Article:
“Deception may give us what we want for the present, but it will always take it away in the end.” -Rachel Hawthone
A morbidly obese client who was working on getting back to a healthier weight, informed me that she only just noticed her obesity a month prior to booking an appointment with me. According to her, while she readily admits that she has always had a weight issue, she informed me that she had no idea that her weight had gotten this out of control.
A teacher who recently received feedback from two of his students. In the feedback, they informed him that his lessons where disorganized, and that he was inconsistent in his punctuality in getting their assignments back to them. This teacher would share with me, how this feedback caught him off guard, especially when other students shared with him that this feedback was accurate. The teacher was caught off guard because he had also prided himself with having very organized lesson plans.
To varying degrees people suffer from the illusion of living their lives as who they believe themselves to be, as opposed who they really are. The primary culprit for this cognitive distortion is our strong desire to feel good about ourselves. Desires to see ourselves in a positive light can subconsciously pull us away from any process of taking accountability. Systems we are aware off which we can use to maintain accountability, such as a weight scales, feedback sheets, daily documentation, etc. can create feelings of negativity in us, which can easily be internalized. People who were raised with the belief system where their self worth was directly correlated with their behavior, are most likely to avoid systems of accountability. If you believe negative or critical feedback means that you are a bad person and you don’t want to feel like a bad person, then why bother? Especially when you could always construct a narrative which you feel good about.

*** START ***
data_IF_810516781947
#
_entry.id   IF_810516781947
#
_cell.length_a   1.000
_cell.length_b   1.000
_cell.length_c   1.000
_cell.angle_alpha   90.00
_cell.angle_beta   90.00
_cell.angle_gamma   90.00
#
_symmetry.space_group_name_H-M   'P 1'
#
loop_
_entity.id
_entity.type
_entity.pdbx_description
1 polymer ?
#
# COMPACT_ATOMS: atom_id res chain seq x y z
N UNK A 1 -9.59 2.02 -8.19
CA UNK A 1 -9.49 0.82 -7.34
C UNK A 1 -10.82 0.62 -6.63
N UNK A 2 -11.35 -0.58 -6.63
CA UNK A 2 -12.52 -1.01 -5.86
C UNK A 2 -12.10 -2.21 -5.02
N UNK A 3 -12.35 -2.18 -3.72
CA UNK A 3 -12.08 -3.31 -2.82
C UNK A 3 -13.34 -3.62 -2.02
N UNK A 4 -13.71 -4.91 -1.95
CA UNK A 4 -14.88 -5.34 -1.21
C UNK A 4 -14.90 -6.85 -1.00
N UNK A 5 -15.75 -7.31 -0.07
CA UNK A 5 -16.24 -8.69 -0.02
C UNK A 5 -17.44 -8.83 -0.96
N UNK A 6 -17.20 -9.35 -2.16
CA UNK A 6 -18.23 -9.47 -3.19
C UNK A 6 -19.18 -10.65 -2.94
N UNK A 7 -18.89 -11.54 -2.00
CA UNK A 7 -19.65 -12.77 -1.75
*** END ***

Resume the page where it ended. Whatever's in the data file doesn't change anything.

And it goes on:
When left unchecked the results of self delusion can be disappointing to devastating, as evidenced from the first two examples above. From the morbidly obese woman, who found herself literally fighting for her life, when she came to a place of acceptance regarding what her health was really like, to the teacher who spent years in a profession stuck on being mediocre. So how does a person protect themselves from becoming self deluded?
The first step is to practice accepting yourself unconditionally. Acceptance of self, is to accept unconditionally, the part of you that is aware or conscious, that is to accept your humanity. You accept your humanity simply because you exist. Your acceptance of your humanity has to be unattached to actions, subsequent accomplishments or failures you experience, you simply accept yourself because you exist.
Acceptance of yourself allows to you to experience negative feelings and not personalize these feelings, instead you come to see feelings are messages. For example, in general positive feelings indicate that there is congruency between what you believe and what you are experiencing and negative feelings indicate that there is a lack of congruency between what you believe and what you are experiencing. Furthermore in other to protect yourself from coming to believing in feelings that communicate false positives and false negatives, you employ systems of accountability, so that you get into the habit of collecting evidence to verify or refute your feelings.
Our ability to deal with negative feelings comes from accepting ourselves unconditionally.
Ugo is a psychotherapist and life coach.